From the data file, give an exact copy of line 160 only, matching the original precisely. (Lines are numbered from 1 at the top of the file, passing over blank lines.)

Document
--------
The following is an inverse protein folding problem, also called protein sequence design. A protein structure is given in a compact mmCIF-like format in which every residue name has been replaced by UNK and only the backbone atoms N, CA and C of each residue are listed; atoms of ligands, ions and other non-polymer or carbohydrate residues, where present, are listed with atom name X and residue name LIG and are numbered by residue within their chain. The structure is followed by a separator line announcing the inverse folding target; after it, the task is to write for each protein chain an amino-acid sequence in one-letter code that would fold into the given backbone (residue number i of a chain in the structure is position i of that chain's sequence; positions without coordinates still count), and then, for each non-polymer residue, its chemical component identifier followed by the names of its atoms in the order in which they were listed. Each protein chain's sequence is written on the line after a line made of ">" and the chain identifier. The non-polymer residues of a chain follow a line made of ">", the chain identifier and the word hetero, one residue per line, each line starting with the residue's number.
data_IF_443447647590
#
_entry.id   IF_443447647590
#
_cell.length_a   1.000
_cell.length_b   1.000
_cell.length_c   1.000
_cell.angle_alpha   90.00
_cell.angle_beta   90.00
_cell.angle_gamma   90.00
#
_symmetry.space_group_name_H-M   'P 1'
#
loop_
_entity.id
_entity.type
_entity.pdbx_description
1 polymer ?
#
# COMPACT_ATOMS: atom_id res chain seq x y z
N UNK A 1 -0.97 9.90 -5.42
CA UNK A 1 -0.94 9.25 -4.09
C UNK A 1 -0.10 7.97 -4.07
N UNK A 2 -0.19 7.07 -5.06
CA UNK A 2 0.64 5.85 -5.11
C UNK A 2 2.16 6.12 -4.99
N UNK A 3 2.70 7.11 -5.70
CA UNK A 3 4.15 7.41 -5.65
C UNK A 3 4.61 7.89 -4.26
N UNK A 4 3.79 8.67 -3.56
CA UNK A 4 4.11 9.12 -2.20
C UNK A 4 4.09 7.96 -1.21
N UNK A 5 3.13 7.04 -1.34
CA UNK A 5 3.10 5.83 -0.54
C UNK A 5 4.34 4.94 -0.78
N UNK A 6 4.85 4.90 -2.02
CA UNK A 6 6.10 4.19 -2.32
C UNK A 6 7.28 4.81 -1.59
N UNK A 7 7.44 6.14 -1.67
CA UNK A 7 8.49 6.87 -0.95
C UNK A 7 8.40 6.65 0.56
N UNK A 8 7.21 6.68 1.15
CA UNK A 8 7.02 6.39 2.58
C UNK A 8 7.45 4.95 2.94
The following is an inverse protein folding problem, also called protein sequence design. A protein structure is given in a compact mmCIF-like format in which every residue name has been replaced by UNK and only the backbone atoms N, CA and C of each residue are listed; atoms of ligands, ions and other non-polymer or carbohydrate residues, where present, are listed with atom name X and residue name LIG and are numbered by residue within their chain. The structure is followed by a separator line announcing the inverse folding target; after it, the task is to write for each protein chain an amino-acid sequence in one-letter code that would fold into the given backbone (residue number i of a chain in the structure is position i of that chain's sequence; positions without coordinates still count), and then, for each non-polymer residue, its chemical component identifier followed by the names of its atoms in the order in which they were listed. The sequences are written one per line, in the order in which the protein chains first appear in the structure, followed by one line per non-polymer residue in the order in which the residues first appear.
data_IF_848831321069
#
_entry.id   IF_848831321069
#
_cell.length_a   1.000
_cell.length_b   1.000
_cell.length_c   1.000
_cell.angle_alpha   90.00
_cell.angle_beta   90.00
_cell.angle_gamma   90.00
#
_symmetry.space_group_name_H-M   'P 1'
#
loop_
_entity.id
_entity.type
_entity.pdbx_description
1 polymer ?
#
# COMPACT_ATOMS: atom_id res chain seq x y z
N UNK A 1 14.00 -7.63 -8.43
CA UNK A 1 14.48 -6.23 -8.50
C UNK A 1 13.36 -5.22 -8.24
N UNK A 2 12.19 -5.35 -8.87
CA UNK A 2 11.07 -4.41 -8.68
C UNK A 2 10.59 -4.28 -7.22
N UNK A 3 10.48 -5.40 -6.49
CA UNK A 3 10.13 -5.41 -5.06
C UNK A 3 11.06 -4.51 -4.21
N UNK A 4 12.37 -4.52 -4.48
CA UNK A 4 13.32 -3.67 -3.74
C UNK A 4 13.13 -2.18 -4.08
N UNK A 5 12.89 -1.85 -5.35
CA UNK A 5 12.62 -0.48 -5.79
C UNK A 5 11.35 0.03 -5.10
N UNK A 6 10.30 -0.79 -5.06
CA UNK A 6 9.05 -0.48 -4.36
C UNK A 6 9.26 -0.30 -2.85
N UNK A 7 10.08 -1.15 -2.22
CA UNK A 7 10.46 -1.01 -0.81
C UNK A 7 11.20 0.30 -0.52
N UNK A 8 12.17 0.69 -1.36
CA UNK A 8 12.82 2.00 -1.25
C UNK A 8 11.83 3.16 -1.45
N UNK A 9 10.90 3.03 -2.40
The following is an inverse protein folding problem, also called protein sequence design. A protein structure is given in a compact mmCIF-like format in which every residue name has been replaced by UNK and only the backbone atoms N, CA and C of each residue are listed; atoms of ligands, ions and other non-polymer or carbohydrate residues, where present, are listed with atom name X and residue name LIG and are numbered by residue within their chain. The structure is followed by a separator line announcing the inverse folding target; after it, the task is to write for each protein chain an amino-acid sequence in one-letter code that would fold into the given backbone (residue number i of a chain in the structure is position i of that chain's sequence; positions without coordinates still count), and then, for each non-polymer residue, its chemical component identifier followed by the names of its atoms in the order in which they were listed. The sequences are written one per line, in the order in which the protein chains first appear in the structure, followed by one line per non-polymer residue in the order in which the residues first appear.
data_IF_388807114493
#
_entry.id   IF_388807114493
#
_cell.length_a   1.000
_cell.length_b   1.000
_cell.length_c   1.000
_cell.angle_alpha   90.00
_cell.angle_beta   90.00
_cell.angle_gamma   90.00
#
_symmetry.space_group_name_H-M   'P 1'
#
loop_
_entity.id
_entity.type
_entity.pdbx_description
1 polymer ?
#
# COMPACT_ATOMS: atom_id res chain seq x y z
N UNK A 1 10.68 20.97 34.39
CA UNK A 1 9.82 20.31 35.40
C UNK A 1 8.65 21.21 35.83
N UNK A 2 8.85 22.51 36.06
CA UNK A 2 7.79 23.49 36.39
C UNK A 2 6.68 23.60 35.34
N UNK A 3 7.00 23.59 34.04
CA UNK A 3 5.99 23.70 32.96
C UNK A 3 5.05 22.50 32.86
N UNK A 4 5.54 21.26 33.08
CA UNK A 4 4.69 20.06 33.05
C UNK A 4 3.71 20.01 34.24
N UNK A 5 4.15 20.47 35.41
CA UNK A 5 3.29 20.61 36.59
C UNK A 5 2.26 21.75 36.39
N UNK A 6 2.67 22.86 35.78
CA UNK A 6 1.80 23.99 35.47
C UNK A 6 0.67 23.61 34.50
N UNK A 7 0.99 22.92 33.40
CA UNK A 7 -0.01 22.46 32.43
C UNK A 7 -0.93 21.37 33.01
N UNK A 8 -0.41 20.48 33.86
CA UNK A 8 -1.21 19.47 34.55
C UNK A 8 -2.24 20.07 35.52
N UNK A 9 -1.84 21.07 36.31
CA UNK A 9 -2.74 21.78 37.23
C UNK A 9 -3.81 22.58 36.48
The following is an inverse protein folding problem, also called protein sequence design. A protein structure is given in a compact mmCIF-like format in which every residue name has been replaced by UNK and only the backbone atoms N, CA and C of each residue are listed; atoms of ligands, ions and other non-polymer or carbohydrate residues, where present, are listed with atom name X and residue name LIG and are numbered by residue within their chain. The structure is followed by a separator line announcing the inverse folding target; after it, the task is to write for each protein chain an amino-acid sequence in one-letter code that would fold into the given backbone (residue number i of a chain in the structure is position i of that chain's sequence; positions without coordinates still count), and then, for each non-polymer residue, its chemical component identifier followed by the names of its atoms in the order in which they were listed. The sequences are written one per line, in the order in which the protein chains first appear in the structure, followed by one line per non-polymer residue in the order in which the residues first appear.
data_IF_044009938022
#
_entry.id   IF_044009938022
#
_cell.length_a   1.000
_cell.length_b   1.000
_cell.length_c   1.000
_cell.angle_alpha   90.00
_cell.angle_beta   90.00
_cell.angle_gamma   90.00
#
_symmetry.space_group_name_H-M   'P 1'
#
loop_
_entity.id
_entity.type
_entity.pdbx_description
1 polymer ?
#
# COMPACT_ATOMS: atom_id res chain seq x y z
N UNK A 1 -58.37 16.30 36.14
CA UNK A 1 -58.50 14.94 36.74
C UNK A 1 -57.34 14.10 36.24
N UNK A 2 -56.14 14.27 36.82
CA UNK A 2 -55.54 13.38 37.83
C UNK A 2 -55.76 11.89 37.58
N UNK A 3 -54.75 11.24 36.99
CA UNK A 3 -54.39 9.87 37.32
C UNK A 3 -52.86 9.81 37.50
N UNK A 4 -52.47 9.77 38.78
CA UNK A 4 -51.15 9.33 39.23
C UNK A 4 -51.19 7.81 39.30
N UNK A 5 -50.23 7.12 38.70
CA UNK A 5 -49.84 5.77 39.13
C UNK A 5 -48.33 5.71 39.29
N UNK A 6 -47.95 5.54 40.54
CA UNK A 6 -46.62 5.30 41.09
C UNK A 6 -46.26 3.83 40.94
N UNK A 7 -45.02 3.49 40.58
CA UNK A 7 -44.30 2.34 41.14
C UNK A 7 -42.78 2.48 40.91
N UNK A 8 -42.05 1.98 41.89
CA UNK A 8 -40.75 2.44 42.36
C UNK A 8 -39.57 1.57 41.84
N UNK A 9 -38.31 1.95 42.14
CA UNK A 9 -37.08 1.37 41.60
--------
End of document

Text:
# COMPACT_ATOMS: atom_id res chain seq x y z